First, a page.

|00236| Results: The results of the closure assay indicate that treatment with antisense oligonucleotides targeting DLG I -specific natural antiscnsc transcript that in Example 2 were shown to uprcgulatc DLGl mRNA accelerates the restoration of monolayer integrity which can be beneficial in the treatment of epithelium wounds and conditions.

[00237] Evidence from the published scientific literature suggests that DLG l is an important protein component in epithelial cells for cell polarity and junction formation. Junction function is important to keep cells together as a tissue. Basically DLG l promotes the integrity of epithelium. The structural integrity of an epithelium-i.e., a group of epithelial cells which collectively form a tissue- is a major property of the epithelium; braking or disrupting it would compromise many other epithelium functions. Anything compromised by the disruption of a tight epithelium may be considered detrimental (loss of water or other components from one biological compartment, entering/movement of components from one compartment to another...). Tight epithelial cells form a very cohesive epithelium which provides an important barrier between two different environments. For example, the integrity of epithelium in skin protects a patient or organism against dirt and possible viral or bacterial infections.

[00238] The following references relate to epithelium, any one of which may be treated using the oligonucleotides of the invention:

hup://www,ncbi.nlm.nih.gov/pubmcd/21576947

ht tp://www.ncbi .nlm.ni h . gov/p ibmcd/2()72()487

http://www.ncbi. nlm.nilygov/pubmed/19022769

http://www.ncbi.nlin.nih.gov/pubincd 20078790

http://www.ncbi.nlm.nih. gov/pubmed/19560577

lutp://ww\v.ncbi.nlm.nih.gov/pubmed/21565554

http://www.ncbi.nlni.nih.gOv/ptibnied/21 14 1 18

http://www.ncbi.iilm.nih.gOv/pubmcd/21233513

http://www.ncbi.nlm.nih.g0v pubmed 21 154999

http://www.ncbi.nlm.nili.gOv/pubmed/21 1 3689

http://www.ncbi.nlm.nih.gov/pubined/2 l082369

hUP://www.ncbi.nlm.nih.gov/pubmed/ 19779720

http://www.ncbi.nlni.nih.gOV/ptibmed/l 9061 57

100239] Any tissue or organ with DLG isofonm expression is a target for the claimed oligonucleotides.

[00240] Thus, the present invention comprises a method of treating a multitude of diseases and/or conditions related to the integrity and proper functioning of tissue including, but not limited to, epithelial cell (and or epithelium tissue) distribution, polarity and functioning. This includes conditions of the skin, mucosa, intestine, airway epithelium, and/or conditions associated with cancer cell migration, viral or bacterial infection through the skin or any kind of epithelium, conditions associated with the integrity of the blood retinal barrier, the blood brain barrier, monolayer integrity and the blood cerebral spinal fluid barrier. Upregulation of DLG 1 also relates to the proper polarization of the cells comprising tissue, for example, epithelium and/or epithelial cells. Although the invention has been illustrated and described with respect to one or more implementations, equivalent alterations and modifications will occur to others skilled in the art upon the reading and understanding of this specification and the annexed drawings. In addition, while a particular feature of the invention may have been disclosed with respect to only one of several implementations, such feature may be combined with one or more other features of the other implementations as may be desired and advantageous for any given or particular application.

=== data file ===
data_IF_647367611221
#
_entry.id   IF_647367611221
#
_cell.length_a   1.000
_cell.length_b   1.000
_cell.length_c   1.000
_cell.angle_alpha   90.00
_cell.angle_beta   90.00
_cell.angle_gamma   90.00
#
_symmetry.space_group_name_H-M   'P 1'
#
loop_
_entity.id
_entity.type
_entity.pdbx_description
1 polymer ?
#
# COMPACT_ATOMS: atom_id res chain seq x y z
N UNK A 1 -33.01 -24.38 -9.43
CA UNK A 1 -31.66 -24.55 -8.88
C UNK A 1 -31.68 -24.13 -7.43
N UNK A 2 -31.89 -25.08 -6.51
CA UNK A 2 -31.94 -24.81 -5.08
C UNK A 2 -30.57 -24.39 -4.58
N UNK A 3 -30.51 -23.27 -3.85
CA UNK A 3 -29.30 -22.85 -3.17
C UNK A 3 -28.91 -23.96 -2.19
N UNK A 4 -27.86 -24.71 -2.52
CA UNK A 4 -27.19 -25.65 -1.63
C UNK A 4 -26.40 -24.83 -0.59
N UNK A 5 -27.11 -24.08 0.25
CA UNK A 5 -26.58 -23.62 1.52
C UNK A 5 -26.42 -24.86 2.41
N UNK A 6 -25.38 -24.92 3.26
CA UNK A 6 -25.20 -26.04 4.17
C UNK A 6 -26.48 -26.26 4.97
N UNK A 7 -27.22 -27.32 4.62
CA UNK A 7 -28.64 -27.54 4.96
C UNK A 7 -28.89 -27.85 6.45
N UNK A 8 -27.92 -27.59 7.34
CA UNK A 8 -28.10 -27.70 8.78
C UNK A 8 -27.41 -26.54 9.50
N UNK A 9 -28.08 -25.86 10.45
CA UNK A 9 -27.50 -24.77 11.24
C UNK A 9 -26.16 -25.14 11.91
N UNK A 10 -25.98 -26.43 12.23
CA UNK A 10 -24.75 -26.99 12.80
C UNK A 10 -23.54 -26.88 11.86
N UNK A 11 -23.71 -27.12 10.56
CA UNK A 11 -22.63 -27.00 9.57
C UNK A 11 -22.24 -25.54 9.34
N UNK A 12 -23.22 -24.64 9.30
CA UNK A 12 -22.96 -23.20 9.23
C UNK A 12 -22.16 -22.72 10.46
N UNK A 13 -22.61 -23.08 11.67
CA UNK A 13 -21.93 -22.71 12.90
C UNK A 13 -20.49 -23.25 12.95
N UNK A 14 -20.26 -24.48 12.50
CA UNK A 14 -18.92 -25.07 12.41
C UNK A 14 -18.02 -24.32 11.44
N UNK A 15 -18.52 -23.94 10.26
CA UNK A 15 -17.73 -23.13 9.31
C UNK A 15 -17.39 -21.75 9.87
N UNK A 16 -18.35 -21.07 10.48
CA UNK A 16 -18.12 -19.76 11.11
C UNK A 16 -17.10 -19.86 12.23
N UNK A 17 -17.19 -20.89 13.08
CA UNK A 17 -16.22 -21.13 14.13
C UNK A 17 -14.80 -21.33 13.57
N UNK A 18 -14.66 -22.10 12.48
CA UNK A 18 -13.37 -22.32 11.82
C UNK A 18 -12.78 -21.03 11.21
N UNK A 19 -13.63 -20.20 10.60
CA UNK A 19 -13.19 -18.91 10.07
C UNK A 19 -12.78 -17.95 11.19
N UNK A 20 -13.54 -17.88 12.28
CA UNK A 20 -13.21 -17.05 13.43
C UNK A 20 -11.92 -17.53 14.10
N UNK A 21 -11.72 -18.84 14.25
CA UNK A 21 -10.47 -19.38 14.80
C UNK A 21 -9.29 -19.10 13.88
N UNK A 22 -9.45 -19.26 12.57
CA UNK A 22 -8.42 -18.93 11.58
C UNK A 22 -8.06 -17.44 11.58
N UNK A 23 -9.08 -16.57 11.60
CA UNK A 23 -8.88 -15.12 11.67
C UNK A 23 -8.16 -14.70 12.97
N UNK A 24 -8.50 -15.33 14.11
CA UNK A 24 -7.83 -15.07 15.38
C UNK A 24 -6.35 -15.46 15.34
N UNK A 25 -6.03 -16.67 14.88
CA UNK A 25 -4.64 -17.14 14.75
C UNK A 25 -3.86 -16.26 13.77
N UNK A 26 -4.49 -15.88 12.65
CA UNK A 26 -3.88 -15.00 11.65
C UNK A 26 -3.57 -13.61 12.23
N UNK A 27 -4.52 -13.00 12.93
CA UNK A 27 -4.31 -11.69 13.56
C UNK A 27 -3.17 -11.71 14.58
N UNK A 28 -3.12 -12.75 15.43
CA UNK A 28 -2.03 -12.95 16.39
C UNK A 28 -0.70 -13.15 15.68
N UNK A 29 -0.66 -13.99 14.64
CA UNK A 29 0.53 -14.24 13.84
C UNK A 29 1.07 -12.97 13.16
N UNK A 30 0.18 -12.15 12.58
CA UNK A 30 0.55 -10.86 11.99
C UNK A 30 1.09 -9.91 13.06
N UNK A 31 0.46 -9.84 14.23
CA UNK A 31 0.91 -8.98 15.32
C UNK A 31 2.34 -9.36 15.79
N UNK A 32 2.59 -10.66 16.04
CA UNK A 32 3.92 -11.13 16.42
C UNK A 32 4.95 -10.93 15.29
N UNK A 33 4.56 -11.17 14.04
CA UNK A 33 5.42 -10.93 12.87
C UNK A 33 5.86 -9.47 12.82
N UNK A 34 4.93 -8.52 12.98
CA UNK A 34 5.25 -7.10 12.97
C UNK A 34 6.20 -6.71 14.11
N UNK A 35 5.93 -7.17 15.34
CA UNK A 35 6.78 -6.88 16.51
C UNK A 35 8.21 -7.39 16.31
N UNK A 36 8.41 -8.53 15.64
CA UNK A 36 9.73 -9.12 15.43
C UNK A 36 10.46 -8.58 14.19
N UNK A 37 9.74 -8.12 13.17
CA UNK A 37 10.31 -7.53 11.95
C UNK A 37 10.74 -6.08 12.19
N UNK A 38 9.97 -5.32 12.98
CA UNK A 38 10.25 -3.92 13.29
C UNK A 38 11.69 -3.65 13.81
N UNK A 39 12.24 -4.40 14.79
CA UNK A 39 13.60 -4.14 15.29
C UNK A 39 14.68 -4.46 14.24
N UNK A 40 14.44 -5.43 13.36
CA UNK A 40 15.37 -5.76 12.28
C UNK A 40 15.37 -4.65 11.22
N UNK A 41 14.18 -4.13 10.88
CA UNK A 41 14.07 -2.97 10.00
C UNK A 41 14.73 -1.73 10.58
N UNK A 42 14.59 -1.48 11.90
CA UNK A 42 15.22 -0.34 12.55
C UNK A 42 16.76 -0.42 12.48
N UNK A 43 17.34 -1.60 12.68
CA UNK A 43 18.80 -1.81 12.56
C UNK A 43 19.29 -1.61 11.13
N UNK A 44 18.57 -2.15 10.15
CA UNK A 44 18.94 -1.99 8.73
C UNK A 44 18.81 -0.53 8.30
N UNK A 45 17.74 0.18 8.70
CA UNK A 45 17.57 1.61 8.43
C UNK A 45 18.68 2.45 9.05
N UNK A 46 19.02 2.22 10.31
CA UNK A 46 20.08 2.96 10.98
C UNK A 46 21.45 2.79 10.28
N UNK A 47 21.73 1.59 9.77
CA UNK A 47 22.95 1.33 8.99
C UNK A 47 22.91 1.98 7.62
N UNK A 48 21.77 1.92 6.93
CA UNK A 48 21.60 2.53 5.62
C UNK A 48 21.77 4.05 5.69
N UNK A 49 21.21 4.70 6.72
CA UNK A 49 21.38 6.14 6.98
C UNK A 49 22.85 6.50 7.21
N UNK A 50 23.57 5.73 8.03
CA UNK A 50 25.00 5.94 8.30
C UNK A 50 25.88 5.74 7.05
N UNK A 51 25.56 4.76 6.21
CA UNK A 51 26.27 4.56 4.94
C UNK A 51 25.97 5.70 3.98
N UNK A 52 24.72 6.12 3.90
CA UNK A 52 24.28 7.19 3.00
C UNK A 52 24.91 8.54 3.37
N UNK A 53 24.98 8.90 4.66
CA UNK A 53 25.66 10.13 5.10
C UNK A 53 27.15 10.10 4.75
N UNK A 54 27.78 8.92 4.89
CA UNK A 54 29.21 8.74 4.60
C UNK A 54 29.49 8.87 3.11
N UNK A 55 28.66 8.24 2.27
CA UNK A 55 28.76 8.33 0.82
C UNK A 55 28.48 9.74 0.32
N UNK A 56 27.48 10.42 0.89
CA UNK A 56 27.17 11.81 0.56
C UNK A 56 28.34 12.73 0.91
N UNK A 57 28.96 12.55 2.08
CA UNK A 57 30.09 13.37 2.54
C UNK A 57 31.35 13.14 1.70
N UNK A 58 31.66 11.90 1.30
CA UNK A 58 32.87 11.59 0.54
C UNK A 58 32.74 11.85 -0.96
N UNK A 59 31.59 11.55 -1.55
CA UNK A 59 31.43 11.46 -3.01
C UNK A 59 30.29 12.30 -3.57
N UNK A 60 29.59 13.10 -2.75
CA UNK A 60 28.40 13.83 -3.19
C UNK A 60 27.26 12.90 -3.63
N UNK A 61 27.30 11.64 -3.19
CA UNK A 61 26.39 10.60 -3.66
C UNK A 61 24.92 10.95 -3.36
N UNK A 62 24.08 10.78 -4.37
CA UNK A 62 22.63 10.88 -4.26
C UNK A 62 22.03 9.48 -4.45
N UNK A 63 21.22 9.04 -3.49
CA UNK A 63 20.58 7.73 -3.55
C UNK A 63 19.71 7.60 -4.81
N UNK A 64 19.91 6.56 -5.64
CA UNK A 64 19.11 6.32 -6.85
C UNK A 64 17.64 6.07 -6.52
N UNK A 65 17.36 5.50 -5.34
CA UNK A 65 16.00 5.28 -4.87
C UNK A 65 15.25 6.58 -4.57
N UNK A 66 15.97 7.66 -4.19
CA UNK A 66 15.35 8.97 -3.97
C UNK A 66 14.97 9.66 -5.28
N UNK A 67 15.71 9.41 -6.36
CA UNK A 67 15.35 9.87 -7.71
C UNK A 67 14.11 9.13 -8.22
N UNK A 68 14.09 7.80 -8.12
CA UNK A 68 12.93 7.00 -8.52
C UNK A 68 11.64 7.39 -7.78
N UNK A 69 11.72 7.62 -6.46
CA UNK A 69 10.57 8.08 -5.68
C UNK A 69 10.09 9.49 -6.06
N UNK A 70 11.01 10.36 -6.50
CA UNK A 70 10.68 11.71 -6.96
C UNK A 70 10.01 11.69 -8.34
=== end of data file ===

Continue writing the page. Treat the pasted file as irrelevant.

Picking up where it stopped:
[00241 J The Abstract of the disclosure will allow the reader to quickly ascertain the nature of the technical disclosure. It is submitted with the understanding that it will not be used to interpret or limit the scope or meaning of the following claims.

Claims

CLAIMS What is claimed is:
1. A method of modulating a function of and/or the expression of a Discs large homolog (DLG) polynucleotide in a biological system comprising: contacting said system with at least one antisense oligonucleotide 5 to 30 nucleotides in length wherein said at least one oligonucleotide has at least 50% sequence identity to a reverse complement of a natural antisense of a Discs large homolog (DLG) polynucleotide; thereby modulating a function of and/or the expression of the Discs large homolog (DLG) polynucleotide.
2. A method of modulating a function of and/or the expression of a Discs large homolog 1 (DLG I ) polynucleotide in a biological system according to claim 1 comprising: contacting said biological system with at least one antisense oligonucleotide 5 to 30 nucleotides in length wherein said at least one oligonucleotide has at least 50% sequence identity to a reverse complement of a polynucleotide comprising 5 to 30 consecutive nucleotides within the natural antisense transcript nucleotides 1 to 1706 of SEQ ID NO: 2; thereby modulating a function of and/or the expression of the Discs large homolog 1 (DLG 1) polynucleotide.